Review Three

By Jill Teitelbaum

Grade:  C

Released in 1987, Hope and Glory portrays an imperfect British family whose seemingly ridiculous experience of WWII successfully serves as a critique of the increasingly obsolete and hypocritical old imperialist Britain as well as the myth of a united and austere war effort. The story is told through the lens of a naive British boy, Billy. He lives with his ungrateful mother, daft father, promiscuous older sister and unnoteworthy baby sister.

The opening scene of the movie sets the tone when it shows school children running around chaotically while an official government message warns about the imminent war. Their attention is only regained when the Western film that had been interrupted for the message resumes. According to Billy, when the war was finally declared, “everyone said ‘Fancy starting a war on such a beautiful day.’” Shortly thereafter, Billy’s father is deployed and throughout the film the family dynamic shifts as the war progresses. His mother is unfazed by her husband’s absence and we later learn that she still has feelings for her former flame, Mac. Her happy marriage, like many other things in the movie, turns out to be more of an act than anything. The community enjoys the idea of British patriotism more than living it. Everyone was expected to do their part to support the war effort and defend the “pink bits,” however they were less keen on making the necessary sacrifices. Instead, they went through the motions of being patriotic without internalizing genuine austerity and selflessness.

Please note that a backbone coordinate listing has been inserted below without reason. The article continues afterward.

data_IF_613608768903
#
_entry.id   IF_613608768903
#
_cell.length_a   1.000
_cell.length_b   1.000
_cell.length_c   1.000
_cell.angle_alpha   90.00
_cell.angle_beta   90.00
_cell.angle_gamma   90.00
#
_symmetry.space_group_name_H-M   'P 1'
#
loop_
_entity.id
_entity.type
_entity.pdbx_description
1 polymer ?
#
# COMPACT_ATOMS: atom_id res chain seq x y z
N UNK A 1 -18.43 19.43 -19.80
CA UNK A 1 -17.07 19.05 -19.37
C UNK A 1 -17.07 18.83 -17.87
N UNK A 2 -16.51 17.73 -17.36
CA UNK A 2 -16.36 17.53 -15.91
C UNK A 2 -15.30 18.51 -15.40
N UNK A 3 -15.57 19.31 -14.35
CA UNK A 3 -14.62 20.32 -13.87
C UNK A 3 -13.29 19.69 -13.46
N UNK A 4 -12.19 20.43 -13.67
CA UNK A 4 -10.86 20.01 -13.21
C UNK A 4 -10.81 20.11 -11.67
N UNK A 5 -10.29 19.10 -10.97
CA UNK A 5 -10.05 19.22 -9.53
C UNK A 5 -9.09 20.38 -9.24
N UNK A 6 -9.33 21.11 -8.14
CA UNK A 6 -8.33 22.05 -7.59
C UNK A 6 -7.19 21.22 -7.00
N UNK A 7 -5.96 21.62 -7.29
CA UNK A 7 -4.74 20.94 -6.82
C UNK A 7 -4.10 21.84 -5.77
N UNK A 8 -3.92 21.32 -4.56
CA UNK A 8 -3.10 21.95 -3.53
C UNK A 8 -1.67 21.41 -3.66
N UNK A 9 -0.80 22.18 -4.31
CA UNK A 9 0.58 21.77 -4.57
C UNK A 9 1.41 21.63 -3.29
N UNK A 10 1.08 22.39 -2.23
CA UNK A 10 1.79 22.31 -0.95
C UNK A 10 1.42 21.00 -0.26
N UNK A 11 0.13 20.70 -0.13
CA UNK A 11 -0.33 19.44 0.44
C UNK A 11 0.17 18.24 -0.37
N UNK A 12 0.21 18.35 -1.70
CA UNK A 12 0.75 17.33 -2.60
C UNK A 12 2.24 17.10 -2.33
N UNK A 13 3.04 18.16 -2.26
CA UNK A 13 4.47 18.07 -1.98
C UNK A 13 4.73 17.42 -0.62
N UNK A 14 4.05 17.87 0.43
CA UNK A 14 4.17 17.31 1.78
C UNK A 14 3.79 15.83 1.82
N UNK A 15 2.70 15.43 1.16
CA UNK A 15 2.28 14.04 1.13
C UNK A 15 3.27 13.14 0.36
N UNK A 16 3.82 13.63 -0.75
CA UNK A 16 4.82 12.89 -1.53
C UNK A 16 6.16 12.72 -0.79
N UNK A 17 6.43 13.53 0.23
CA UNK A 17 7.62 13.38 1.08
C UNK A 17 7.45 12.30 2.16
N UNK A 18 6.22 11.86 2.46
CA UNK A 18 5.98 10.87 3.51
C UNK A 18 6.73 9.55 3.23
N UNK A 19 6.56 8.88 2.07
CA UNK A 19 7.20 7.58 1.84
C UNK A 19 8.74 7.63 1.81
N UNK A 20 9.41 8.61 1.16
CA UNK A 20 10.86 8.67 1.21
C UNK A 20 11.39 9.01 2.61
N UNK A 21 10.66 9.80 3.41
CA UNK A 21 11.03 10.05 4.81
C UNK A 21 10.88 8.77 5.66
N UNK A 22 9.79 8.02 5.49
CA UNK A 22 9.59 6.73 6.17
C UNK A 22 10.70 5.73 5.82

Billy’s urban middle-class neighborhood is bombed, burned and even visited by an ejected German soldier. Despite the serious implications of these events, the neighborhood continues to foster an unbothered and self-interested lifestyle. For example, Grace has a romantic picnic on the beach with Mac. With anti-watercraft obstacles and barbed wire in the background, the two of them reminisce about their past. The contrast between their environment and their conversation is comical. There were many examples of this frivolous attitude throughout the movie. Billy’s older sister is only concerned about having a good time. She sneaks out to party and initially rejects a marriage proposal from her Canadian lover claiming she doesn’t want to wait around for him. When Billy and his family leave the city to stay with his maternal grandparents, we meet his imperialist grandfather. The grandfather bemoans having had four daughters. His only perceived use for them was forming a string quartet. The grandfather also accuses his daughters of marrying deadbeats, meanwhile, he plays cricket and boats along the scenic river while other men are dying for their country. His hypocrisy and outdated beliefs represent the old British empire.

Overall, the adults in the movie are incapable of taking the war effort seriously and putting their country’s interests before their own. Similarly, the children struggle to grasp the gravity of the war. For example, at the very beginning, Billy laments, “I’m going to miss the whole war, and it’s all your fault!” This attitude was apparently unaffected by the experience of the war. In one of the final scenes, Billy’s school is bombed. In reaction to this, his schoolmate looks skyward and joyfully shouts, “Thank you, Adolf!” This tone-deaf remark captures the shared naivete and superficial patriotism of the Brits in this movie.